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Operational agility Shaping culture Strategy

Reimagining Work

The time for command-and-control is gone. To cope with the level and pace of change, the rules of business planning and management must be rewritten – with flexibility, robustness and self-organisation at the root. Rebelling against the norm is not only advantageous; it's critical.

01 June 2021 • 4 min read

Photograph: Efe Kurnaz/Unsplash

Koldo Saratxaga — sage, business pioneer and founder of K2K Emocionando in Bilbao, the Basque region of northern Spain — has a message about detailed plans: they offer false comfort and no more than the notion of control.

Detailed planning may have been standard practice 100 years ago, Saratxaga told us while researching our book Corporate Rebels: Making Work More Fun. But he added: “In our modern world, they are far from ideal.”

He’s right. We no longer live in an era in which identical Model Ts roll off Henry Ford’s production line, and it has become no easier to predict what the next year will bring. As the Greek philosopher, Heraclitus observed some 2,500 years ago: “The only constant in life is change.”

He was right, too — our world is very different to that of just a few decades ago. And in many respects, fundamental change has been recent.

Organisations have become more complex, and things have been made worse by unnecessary bureaucracy. Many companies and individuals fall into this trap.

Organisations have become more complex, and things have been made worse by unnecessary bureaucracy. Many companies and individuals fall into this trap — and the one of trying to predict the future to wrest control from the chaos. Command-and-control is still the way to go, some people believe.

Spoiler alert: it’s not.

Prediction is hopeless

Carlos Gershenson, editor-in-chief of Complexity Digest and member of the Board of Advisers at Scientific American, has a firm view on predictability. “Science and engineering have assumed that the world is predictable,” he said, “and that we just need to find the proper laws of nature to be able to foresee the future. But the study of complex systems has shown this is misguided.”

Gershenson studies complex systems in urban mobility: traffic jams, metro systems, pedestrian walkways. The many interactions between pedestrians, cars, buses, trains and bicycles in these systems condemn them to be complex. “The problem,” he points out, “may be that most engineers are taught traditional methods based on predicting what is to be controlled, and they try to improve on those methods. But for complex systems, prediction is almost hopeless. The moment you achieve optimality, the problem changes. The solution is obsolete already.”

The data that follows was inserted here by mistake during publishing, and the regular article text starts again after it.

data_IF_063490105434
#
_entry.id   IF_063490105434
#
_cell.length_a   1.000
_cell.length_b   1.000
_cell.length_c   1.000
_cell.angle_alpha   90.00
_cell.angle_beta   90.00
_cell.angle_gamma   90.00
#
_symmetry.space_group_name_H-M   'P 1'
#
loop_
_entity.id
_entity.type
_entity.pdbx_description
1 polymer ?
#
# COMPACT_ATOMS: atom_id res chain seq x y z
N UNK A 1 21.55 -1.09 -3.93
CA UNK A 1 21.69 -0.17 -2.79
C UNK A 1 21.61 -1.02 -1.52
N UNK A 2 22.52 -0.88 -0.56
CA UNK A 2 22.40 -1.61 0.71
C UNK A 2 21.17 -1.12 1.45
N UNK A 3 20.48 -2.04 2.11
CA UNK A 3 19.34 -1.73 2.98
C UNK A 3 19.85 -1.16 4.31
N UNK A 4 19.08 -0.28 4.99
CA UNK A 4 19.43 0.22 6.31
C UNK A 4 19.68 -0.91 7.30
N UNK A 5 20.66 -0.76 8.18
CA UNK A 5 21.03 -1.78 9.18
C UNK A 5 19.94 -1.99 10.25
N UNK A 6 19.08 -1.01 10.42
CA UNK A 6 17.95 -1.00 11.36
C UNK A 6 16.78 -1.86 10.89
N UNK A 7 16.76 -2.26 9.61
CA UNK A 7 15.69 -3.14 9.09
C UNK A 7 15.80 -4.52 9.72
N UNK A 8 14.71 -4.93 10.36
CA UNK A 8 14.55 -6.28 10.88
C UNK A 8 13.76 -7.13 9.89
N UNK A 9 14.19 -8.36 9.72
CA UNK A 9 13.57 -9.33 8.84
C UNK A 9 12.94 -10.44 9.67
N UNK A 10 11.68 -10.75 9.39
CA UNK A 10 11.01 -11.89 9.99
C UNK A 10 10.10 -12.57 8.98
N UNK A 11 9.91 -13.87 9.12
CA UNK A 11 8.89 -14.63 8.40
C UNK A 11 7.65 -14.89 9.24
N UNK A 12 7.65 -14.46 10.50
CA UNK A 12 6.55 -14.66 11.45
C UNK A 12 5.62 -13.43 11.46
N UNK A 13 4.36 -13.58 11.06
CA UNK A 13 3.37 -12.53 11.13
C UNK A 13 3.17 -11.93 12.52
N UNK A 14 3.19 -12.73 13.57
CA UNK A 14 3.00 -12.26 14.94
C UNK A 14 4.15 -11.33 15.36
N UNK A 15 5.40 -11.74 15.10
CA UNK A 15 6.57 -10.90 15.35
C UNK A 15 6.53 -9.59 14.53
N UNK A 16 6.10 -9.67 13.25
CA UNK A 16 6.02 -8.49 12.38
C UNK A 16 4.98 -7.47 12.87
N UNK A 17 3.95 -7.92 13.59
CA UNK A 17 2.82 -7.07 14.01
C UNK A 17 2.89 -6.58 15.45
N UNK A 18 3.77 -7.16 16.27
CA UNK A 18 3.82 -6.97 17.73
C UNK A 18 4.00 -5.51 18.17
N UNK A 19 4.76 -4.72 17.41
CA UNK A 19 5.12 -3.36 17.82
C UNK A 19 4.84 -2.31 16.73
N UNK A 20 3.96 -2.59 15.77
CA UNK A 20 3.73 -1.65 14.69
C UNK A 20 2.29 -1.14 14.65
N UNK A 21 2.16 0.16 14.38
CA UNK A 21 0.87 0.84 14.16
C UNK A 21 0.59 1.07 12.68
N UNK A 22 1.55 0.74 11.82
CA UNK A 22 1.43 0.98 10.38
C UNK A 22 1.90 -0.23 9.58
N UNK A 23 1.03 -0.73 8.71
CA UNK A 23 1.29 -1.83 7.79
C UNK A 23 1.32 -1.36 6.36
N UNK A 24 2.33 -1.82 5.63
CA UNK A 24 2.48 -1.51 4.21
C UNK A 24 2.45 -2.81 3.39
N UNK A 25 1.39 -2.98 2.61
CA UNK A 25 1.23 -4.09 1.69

Adaptation beats optimisation

Instead of trying to optimise systems that can’t be optimised, complexity scientists look to adaptation. Gershenson’s research provides accessible examples.

“Traffic-light systems,” he notes, “are normally timed and programmed in a way that’s supposed to be efficient, but the precise number of cars stopped by each traffic light varies constantly. Even if you’re basing it on a traffic measurement that it’s around 13 cars per minute on average, one minute there will be 20, and another there will be zero, and another there will be six.”

Co-ordinating programmed traffic lights to keep traffic flowing is a tough one. It gets more demanding the more intersections there are to be coordinated — and the picture is constantly changing. Attempts at prediction are futile. “Since optimisation is so computationally demanding, you need to use adaptation,” says Gershenson.“Self-organising traffic lights have sensors that let them respond to traffic by modifying the timing of the signals. They are not trying to predict, they are constantly adapting to the changing traffic flow. But if you can adapt to the precise demand, then there is no idling.”